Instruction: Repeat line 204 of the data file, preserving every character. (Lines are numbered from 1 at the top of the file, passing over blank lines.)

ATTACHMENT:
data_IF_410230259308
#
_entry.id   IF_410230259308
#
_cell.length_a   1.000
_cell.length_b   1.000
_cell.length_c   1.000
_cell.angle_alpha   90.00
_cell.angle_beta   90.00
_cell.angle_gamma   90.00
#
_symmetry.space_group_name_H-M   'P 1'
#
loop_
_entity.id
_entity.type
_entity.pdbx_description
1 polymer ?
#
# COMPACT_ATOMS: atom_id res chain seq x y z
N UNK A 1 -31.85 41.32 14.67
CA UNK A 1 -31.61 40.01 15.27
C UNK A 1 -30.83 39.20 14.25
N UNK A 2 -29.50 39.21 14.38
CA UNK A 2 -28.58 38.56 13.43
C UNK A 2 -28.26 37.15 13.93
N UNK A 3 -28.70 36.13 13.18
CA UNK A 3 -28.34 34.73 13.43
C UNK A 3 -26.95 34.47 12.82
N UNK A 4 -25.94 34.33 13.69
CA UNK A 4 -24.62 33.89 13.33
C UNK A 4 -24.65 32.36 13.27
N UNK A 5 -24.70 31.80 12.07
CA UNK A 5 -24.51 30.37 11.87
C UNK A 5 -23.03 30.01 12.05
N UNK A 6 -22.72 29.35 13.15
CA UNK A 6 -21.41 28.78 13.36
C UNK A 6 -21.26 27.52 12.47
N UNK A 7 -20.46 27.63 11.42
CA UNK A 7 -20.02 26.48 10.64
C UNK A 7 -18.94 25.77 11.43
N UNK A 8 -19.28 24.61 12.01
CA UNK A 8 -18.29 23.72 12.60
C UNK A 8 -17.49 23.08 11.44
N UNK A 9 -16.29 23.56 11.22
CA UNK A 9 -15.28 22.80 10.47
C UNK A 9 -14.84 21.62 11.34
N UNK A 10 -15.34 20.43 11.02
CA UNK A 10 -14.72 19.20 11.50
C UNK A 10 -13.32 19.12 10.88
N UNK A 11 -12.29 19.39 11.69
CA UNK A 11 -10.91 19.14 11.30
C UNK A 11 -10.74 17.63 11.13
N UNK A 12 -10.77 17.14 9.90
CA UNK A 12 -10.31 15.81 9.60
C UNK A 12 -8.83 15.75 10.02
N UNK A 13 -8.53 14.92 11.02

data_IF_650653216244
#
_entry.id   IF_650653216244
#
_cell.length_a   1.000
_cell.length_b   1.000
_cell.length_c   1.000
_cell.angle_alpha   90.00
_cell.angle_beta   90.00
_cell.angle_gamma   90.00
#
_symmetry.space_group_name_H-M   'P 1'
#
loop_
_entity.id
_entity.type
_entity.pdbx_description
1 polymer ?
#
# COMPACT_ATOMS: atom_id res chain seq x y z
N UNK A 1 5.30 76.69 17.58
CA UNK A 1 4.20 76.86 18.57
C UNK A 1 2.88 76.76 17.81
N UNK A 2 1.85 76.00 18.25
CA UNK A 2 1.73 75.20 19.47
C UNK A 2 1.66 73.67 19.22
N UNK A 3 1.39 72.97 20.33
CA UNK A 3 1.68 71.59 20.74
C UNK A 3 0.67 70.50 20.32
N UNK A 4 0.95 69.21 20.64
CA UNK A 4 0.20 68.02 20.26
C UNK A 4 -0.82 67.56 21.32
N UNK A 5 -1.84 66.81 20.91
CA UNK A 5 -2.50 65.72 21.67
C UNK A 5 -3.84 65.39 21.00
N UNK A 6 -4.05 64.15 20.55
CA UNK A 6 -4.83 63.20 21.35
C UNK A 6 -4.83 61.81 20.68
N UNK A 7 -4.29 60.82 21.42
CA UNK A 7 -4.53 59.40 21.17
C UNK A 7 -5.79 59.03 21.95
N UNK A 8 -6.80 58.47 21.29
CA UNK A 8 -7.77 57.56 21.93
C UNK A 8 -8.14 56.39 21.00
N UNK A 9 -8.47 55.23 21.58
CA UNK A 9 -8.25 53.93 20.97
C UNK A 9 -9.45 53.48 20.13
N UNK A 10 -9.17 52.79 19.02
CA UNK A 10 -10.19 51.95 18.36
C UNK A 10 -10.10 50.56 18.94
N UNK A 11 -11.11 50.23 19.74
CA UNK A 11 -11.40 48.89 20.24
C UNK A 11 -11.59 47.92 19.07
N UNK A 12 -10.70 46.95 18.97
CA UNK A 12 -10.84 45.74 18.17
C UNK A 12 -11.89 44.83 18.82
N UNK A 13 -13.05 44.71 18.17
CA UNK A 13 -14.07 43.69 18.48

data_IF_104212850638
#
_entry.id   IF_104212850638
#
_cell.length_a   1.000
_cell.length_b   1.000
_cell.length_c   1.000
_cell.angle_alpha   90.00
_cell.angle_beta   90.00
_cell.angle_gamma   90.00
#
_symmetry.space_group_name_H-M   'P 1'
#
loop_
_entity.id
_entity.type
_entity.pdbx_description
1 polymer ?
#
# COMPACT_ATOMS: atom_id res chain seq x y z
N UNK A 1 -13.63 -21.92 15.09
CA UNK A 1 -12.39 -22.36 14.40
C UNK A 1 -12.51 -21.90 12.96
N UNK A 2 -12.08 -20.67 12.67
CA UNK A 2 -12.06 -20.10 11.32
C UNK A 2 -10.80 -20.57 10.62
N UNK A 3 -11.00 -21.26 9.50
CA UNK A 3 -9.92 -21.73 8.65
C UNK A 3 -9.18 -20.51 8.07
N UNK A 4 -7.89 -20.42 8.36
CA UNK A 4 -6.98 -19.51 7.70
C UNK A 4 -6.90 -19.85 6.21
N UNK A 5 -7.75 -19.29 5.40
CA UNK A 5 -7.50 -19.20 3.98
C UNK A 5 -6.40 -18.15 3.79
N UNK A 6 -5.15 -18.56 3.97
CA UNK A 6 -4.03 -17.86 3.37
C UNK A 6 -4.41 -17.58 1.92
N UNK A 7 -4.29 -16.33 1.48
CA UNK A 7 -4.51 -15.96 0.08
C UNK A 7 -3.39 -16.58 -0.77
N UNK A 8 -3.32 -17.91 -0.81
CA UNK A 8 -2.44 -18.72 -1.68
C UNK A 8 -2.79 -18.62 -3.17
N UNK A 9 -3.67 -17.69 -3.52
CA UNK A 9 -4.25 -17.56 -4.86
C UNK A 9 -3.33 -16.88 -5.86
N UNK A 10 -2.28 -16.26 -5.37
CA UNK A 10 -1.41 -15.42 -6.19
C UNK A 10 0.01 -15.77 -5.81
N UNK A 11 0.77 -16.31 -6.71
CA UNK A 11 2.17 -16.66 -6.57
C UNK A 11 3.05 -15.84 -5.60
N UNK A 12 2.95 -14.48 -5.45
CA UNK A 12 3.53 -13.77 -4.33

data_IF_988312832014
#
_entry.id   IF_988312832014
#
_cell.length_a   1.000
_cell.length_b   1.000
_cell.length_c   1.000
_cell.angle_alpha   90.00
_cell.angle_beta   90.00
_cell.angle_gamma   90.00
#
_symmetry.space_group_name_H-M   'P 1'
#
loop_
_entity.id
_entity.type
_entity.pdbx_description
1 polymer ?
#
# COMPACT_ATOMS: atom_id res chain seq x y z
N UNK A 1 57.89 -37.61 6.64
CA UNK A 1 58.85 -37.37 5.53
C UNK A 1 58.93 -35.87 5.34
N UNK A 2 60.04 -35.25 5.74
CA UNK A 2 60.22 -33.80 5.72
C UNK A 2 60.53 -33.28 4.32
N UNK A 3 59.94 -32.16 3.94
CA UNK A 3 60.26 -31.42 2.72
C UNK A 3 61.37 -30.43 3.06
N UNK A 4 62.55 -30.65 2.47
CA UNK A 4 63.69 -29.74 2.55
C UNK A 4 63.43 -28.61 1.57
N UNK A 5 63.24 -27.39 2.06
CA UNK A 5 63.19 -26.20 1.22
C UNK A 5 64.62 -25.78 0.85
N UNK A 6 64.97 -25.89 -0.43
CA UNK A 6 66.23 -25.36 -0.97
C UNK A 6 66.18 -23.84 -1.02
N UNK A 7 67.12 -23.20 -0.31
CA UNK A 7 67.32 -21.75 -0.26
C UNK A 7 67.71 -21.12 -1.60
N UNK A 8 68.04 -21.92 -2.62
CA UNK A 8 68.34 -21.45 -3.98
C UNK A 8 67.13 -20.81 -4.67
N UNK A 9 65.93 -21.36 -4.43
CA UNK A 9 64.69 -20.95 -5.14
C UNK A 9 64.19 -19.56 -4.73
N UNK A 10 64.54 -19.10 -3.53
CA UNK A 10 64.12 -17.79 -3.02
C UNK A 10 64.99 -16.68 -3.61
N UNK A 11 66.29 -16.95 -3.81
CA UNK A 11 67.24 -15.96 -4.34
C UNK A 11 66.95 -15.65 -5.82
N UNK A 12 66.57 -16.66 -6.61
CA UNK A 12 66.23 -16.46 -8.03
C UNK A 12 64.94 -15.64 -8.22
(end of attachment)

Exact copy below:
CA UNK A 5 63.19 -26.20 1.22